To contrast the two terms in a pronounced fashion: What a metteur en scène presents directly and concretely in front of and for the camera and thus offers for audiovisual perception in onscreen space, a metteur en esprit leaves out and, at the same time, alludes to so the viewer’s titillated sensory imagination supplements audiovisual perception. Put even more succinctly, the mise en scène is staged to be perceived; the mise en esprit is staged to be imagined.
As a companion term, mise en esprit has yet another advantage: like mise-en-scène analysis, it allows us to look at artistic decisions and styles. If an analysis of the mise en scène combines a close look at what is staged with how it is presented to us, then an analysis of the mise en esprit needs to look into what we imagine alongside how we are made to imagine it. Of course, because the ‘what’ of the mise en esprit (the contents of our sensory imagination) is a mental construct that builds on and depends on the ‘how’ of the mise en esprit (the way filmmakers stage it), this is also where we encounter a major difference. Since the mentally visualized content of the mise en esprit is, by definition, invisible and imagined differently by each viewer, it cannot be pointed at and reproduced in the same way as the mise en scène. Our main access to it would be via a viewer’s ekphrastic and introspective description.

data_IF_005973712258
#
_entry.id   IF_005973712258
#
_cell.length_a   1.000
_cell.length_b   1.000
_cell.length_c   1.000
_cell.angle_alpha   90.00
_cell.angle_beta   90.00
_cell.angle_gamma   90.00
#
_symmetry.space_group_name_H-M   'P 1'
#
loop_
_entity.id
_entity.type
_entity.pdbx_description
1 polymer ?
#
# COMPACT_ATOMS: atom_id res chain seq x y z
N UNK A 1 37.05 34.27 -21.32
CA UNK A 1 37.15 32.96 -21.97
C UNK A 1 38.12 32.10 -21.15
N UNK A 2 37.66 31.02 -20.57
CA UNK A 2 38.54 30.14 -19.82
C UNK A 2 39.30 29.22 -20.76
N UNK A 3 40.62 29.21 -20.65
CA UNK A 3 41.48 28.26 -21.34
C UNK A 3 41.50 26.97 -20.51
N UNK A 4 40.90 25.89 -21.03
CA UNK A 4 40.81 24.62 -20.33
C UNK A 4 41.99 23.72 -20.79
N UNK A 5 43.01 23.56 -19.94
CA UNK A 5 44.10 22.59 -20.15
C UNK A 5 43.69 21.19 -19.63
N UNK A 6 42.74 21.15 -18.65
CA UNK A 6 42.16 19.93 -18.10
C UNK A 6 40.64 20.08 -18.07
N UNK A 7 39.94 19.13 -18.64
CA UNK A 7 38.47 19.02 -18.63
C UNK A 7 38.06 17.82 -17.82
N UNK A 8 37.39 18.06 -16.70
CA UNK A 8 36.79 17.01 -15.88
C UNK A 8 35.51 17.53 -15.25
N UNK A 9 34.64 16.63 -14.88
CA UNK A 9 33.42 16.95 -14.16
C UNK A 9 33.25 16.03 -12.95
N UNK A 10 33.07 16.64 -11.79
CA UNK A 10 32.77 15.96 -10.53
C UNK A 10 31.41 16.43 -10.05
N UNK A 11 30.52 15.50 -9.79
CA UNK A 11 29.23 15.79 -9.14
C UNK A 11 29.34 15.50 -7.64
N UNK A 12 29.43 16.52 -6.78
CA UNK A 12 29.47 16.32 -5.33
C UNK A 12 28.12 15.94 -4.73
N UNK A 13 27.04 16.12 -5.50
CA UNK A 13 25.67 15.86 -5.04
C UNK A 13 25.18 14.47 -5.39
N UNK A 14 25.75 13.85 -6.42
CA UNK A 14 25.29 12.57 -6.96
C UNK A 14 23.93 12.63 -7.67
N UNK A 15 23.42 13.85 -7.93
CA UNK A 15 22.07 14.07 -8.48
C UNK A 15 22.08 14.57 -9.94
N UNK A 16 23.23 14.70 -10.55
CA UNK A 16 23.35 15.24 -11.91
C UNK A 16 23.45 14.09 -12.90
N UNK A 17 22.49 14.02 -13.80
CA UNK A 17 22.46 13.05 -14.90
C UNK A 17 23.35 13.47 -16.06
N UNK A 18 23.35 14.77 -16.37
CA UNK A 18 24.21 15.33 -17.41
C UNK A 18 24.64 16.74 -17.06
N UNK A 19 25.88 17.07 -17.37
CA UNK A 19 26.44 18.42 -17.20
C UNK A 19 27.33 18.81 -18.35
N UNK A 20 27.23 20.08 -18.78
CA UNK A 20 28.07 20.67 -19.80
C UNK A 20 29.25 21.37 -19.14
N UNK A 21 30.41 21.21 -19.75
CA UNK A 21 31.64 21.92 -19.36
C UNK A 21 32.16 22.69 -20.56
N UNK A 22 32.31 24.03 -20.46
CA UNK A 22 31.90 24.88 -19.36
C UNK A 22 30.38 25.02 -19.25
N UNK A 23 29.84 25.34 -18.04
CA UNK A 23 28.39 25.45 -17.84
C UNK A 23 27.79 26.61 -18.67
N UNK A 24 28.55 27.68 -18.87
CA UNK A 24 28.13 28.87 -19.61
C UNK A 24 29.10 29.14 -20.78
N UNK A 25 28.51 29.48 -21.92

Nothing discussed so far renders ‘mise en scène’ a superfluous term, though. Except for rare cases of a blank screen, the mise en esprit is always intertwined with the mise en scène—which is of course what distinguishes a film from a radio play or a narrative podcast. Even in blank-screen films like Derek Jarman’s Blue (1993), the monochromatic mise en scène (if you want to speak of a mise en scène in Blue’s case at all) influences and, quite literally, colors how we imagine the film’s richly furnished mise en esprit. But analyzing this interplay is precisely the task of a proper mise-en-esprit criticism. Just as we can look closely at mise-en-scène components such as setting, lighting, costume/make-up, and staging, we can analyze how filmmakers arrive at a well-equipped mise en esprit.
Here we can learn a great deal from research on radio plays, narrative podcasts, and sound studies more generally. But we can also profit from literary studies, cognitive poetics, and other fields that look into the evocative force of language. Just think of the use of suggestive verbalizations of characters who evoke through monologues or dialogues something not shown. Not least, psychological and neuroscientific studies on imagination may provide insights worth considering. In a previous article in which I first championed the term ‘mise en esprit,’ I looked at strategies such as suggestive verbalizations, sound effects, and the acousmatic voice in order to analyze how so-called ‘one-character films’ like Den Skyldige/The Guilty (2018), Buried (2010) or Locke (2013) stage in our minds what remains absent onscreen.